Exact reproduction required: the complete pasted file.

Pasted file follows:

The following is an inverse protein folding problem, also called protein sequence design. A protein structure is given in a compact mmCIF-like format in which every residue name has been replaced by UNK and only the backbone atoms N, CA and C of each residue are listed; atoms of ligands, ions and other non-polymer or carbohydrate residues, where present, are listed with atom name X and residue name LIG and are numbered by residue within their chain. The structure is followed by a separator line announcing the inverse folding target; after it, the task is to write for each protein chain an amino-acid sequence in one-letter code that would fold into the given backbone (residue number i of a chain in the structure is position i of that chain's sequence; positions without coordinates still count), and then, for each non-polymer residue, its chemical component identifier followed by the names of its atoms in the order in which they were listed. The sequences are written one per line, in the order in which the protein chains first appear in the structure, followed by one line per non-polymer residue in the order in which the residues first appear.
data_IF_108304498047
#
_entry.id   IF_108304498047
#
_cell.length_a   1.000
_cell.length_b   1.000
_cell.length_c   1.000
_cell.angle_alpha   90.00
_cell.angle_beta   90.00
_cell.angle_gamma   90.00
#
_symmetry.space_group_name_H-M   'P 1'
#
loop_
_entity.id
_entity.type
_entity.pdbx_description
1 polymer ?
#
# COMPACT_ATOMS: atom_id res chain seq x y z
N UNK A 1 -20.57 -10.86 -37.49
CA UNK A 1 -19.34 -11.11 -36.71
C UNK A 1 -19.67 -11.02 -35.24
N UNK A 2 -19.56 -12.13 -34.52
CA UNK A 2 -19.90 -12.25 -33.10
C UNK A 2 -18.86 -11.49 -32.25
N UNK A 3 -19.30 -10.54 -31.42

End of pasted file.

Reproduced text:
The following is an inverse protein folding problem, also called protein sequence design. A protein structure is given in a compact mmCIF-like format in which every residue name has been replaced by UNK and only the backbone atoms N, CA and C of each residue are listed; atoms of ligands, ions and other non-polymer or carbohydrate residues, where present, are listed with atom name X and residue name LIG and are numbered by residue within their chain. The structure is followed by a separator line announcing the inverse folding target; after it, the task is to write for each protein chain an amino-acid sequence in one-letter code that would fold into the given backbone (residue number i of a chain in the structure is position i of that chain's sequence; positions without coordinates still count), and then, for each non-polymer residue, its chemical component identifier followed by the names of its atoms in the order in which they were listed. The sequences are written one per line, in the order in which the protein chains first appear in the structure, followed by one line per non-polymer residue in the order in which the residues first appear.
data_IF_108304498047
#
_entry.id   IF_108304498047
#
_cell.length_a   1.000
_cell.length_b   1.000
_cell.length_c   1.000
_cell.angle_alpha   90.00
_cell.angle_beta   90.00
_cell.angle_gamma   90.00
#
_symmetry.space_group_name_H-M   'P 1'
#
loop_
_entity.id
_entity.type
_entity.pdbx_description
1 polymer ?
#
# COMPACT_ATOMS: atom_id res chain seq x y z
N UNK A 1 -20.57 -10.86 -37.49
CA UNK A 1 -19.34 -11.11 -36.71
C UNK A 1 -19.67 -11.02 -35.24
N UNK A 2 -19.56 -12.13 -34.52
CA UNK A 2 -19.90 -12.25 -33.10
C UNK A 2 -18.86 -11.49 -32.25
N UNK A 3 -19.30 -10.54 -31.42